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What Does the Future Hold for Over-the-top Content?

What Does the Future Hold for Over-the-top Content?

This week, the annual OTTCON conference took place in Santa Clara, California. There, both content producers, distributors and related technology players took the stage to discuss the latest innovations in broadband television--and to speculate on what's next for the mega over-the-top industry.

Brightcove's CTO for media & broadcast Albert Lai also took part in the event, sharing his thoughts on the intricate, multifaceted dynamics of second-screen content and strategy. Albert provided insight into some of the compelling themes discussed at the show, specifically:

Everybody's a video publisher
Creating and producing content is becoming more economical, in large part due to technology's aid in the creative process. From a brand perspective, soon there won't be any organizations that don't produce original content, including video. Despite the democratization of content generation, delivery, targeting and analytics are still in the domain of third-party experts.

Personalization is key to content success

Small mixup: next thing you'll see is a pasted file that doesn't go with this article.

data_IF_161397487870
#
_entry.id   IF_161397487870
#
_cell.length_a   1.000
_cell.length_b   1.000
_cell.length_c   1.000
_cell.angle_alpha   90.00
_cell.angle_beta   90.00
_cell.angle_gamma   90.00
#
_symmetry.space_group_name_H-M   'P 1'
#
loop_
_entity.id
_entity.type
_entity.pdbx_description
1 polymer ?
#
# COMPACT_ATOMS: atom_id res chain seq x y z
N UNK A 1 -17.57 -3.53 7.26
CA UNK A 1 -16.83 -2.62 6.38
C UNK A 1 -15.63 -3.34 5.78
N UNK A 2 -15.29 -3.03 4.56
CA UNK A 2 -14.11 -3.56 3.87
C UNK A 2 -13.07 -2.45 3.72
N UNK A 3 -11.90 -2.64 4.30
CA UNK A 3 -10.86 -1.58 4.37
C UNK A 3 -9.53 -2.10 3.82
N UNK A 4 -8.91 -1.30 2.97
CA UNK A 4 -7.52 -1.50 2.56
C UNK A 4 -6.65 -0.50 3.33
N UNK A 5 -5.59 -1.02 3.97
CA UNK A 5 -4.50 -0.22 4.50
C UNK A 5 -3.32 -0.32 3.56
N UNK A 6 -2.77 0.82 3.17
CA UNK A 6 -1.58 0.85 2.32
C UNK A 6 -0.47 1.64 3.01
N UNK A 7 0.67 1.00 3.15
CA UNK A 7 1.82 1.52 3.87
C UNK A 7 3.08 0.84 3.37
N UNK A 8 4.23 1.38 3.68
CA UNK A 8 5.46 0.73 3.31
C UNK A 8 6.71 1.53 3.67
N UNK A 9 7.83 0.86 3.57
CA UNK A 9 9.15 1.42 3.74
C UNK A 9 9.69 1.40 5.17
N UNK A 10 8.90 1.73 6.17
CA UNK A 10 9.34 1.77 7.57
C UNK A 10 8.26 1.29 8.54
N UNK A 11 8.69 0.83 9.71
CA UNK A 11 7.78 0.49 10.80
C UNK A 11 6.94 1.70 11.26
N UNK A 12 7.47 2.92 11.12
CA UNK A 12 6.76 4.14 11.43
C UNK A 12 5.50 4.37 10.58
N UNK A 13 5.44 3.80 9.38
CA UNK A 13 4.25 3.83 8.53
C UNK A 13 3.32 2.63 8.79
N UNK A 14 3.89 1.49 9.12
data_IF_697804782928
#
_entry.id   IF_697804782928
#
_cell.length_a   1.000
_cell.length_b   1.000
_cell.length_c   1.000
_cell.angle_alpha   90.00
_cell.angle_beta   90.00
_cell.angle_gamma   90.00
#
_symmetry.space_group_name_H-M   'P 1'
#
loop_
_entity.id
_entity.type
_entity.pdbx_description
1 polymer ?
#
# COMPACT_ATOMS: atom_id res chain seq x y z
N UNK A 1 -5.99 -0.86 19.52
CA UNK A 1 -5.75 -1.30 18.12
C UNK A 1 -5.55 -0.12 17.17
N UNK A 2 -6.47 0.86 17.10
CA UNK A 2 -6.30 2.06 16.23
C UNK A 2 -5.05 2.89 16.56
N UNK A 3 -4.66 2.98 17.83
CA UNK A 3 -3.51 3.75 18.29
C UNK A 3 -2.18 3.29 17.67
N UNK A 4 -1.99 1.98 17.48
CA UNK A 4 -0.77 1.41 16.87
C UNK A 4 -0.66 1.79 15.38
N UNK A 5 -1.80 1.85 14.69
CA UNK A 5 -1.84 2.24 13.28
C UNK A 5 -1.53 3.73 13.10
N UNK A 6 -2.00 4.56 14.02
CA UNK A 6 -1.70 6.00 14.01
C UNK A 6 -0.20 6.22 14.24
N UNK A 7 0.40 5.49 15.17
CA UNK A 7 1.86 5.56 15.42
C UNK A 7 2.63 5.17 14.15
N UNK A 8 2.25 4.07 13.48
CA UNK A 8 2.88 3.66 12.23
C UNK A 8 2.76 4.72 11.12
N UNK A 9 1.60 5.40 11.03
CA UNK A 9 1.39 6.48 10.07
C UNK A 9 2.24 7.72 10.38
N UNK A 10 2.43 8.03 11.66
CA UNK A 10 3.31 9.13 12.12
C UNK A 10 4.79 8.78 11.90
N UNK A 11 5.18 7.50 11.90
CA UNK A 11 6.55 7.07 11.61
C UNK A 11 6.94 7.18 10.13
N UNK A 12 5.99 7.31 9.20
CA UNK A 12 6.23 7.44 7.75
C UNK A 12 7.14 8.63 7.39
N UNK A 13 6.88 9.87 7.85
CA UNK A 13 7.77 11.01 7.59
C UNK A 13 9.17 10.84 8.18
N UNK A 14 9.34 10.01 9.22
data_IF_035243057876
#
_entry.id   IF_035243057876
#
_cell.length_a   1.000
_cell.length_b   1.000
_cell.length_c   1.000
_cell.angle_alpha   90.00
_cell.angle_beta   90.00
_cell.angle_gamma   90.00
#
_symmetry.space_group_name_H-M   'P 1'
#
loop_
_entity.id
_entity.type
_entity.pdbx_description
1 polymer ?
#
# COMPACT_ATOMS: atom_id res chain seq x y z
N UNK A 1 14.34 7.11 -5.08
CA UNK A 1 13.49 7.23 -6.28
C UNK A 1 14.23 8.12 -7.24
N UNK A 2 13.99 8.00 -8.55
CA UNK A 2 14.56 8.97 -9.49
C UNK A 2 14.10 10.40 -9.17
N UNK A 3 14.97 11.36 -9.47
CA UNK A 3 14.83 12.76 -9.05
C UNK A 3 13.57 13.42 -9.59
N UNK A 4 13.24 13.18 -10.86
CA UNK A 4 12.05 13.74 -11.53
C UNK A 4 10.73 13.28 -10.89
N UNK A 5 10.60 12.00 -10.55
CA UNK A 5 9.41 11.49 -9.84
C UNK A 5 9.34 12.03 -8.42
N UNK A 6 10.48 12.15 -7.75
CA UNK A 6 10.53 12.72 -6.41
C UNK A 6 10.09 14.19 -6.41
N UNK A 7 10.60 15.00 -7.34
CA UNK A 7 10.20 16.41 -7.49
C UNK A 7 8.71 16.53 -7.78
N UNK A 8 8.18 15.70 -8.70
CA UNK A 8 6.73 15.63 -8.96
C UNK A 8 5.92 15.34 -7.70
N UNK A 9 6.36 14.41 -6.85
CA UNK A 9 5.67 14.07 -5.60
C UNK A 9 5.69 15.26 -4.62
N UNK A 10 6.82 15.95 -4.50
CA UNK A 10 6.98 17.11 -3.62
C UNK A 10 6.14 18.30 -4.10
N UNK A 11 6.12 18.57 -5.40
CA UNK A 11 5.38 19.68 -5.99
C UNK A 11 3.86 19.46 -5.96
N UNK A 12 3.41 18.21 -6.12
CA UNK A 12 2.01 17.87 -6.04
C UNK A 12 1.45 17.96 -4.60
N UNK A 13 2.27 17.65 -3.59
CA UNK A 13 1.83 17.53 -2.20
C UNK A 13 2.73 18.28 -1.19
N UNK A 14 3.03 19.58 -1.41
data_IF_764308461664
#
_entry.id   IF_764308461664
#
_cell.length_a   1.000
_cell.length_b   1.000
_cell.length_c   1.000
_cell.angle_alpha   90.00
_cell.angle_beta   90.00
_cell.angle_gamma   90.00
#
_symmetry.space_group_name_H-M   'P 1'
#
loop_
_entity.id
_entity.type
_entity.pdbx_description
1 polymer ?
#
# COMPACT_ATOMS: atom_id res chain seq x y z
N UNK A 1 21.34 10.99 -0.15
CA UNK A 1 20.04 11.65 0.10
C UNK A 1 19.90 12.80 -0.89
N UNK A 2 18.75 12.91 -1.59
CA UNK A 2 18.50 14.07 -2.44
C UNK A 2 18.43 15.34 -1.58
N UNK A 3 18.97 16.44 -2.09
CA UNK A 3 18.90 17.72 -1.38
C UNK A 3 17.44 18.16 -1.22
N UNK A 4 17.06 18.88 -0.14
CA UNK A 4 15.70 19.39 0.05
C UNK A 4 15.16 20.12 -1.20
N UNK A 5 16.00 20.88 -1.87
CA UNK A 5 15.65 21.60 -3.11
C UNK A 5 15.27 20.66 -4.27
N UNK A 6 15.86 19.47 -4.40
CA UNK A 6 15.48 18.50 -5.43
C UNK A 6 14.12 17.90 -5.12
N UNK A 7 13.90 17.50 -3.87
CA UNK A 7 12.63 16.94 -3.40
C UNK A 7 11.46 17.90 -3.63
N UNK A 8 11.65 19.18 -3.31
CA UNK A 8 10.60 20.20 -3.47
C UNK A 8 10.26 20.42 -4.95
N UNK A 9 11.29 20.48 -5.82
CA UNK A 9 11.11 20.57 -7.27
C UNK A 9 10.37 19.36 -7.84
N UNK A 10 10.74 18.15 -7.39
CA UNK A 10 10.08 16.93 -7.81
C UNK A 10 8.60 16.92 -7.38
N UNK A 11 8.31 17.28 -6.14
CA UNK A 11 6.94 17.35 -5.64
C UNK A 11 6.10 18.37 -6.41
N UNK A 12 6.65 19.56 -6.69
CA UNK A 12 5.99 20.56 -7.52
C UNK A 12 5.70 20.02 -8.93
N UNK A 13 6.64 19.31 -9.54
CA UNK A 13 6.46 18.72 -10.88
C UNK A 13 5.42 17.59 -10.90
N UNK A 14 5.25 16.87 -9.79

In an era when content is essentially "infinite"--across broadcast TV, TV video on-demand (VOD) and digital VOD--simple genre recommendations won't be enough to move the needle and influence engagement. Thus, content producers will benefit from "hyper-personalization." For instance, if you live in New York City, you might be more apt to find a video about the Empire State Building interesting; or, if you're a Harvard alumni you might be more interested in highlights from the team's win over New Mexico that firmly secured the Crimson a spot in March Madness action. This is where content producers need the support of rich analytics and research.

Binge viewing is changing media & entertainment dialogue
Succession viewing is not only giving you something to do on a rainy Saturday. It's also changing programming, consumption and sharing tendencies. Remember when everybody would walk into work on Thursday mornings and discuss LOST? Those water cooler discussions are no longer day-specific as viewers have the ability to view an entire series in one sitting or catch-up on a season by episode on-demand. We have so much flexibility and are able to schedule our own entertainment. Gone are the days of rushing home to catch your favorite show--an experience Generation Z will never be able to even fathom.

TV tracking hasn't quite caught up with social sharing habits
At OTTCON, there was much discussion surrounding the value of "dark social" i.e. online video content sharing that takes place through emails and chats that is not necessarily tracked by the primary social networks. It's an interesting conundrum--as social conversations' relevance only continues to grow, how do content producers measure the true audience for their material? This is an issue that will likely be resolved sooner rather than later.

Were you at OTTCON this year? What discussions did you find the most interesting or compelling?